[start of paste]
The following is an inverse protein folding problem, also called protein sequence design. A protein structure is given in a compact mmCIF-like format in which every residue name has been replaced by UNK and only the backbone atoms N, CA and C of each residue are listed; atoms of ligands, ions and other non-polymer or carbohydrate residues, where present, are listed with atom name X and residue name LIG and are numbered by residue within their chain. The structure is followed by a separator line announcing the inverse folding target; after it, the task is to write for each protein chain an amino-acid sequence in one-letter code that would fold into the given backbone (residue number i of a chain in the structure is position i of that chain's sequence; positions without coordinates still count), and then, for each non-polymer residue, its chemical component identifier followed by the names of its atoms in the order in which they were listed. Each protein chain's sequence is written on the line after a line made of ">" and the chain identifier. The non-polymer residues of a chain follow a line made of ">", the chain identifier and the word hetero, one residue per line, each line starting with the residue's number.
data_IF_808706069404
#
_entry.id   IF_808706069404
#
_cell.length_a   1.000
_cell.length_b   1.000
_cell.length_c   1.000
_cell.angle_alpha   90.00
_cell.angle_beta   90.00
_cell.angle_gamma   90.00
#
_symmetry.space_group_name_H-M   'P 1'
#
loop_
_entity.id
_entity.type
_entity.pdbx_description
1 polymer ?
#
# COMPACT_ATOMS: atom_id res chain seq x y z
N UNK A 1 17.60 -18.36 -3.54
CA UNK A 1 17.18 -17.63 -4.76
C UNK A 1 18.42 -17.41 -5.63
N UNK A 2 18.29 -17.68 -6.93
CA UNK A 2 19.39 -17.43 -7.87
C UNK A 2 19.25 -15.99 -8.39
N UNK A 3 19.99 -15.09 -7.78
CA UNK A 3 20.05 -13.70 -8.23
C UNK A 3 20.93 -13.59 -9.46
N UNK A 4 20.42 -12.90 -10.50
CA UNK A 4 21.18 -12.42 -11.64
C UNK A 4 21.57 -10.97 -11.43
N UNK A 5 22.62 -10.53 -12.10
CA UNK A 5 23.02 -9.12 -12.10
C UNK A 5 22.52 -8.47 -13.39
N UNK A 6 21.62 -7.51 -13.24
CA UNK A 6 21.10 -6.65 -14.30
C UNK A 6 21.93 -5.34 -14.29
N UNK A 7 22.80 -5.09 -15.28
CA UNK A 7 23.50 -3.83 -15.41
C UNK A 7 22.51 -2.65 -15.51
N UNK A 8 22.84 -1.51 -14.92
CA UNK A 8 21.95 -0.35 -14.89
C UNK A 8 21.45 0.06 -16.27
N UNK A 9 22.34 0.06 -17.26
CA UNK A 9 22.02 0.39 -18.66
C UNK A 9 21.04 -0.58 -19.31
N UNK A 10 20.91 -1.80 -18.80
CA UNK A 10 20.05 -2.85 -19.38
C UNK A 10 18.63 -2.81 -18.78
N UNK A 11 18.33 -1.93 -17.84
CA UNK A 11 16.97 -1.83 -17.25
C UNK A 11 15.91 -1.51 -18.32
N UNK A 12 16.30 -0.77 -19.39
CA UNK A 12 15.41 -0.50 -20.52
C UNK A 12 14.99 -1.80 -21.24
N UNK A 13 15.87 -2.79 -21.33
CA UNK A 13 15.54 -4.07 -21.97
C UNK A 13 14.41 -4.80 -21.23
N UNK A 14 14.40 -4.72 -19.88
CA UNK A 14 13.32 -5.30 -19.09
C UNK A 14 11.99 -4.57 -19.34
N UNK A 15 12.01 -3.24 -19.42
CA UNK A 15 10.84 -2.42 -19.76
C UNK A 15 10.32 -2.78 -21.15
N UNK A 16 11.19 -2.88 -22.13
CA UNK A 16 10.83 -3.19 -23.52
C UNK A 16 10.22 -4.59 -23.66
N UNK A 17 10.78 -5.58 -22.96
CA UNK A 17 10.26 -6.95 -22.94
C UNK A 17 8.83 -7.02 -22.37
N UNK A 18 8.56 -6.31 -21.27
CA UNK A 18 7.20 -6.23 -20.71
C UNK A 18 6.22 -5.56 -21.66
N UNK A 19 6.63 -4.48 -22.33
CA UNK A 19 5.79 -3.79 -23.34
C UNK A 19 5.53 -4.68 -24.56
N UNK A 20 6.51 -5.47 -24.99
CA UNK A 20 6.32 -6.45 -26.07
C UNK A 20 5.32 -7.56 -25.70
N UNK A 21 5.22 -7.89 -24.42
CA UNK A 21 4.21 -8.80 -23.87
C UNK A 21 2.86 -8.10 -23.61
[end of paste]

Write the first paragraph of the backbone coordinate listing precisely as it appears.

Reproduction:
The following is an inverse protein folding problem, also called protein sequence design. A protein structure is given in a compact mmCIF-like format in which every residue name has been replaced by UNK and only the backbone atoms N, CA and C of each residue are listed; atoms of ligands, ions and other non-polymer or carbohydrate residues, where present, are listed with atom name X and residue name LIG and are numbered by residue within their chain. The structure is followed by a separator line announcing the inverse folding target; after it, the task is to write for each protein chain an amino-acid sequence in one-letter code that would fold into the given backbone (residue number i of a chain in the structure is position i of that chain's sequence; positions without coordinates still count), and then, for each non-polymer residue, its chemical component identifier followed by the names of its atoms in the order in which they were listed. Each protein chain's sequence is written on the line after a line made of ">" and the chain identifier. The non-polymer residues of a chain follow a line made of ">", the chain identifier and the word hetero, one residue per line, each line starting with the residue's number.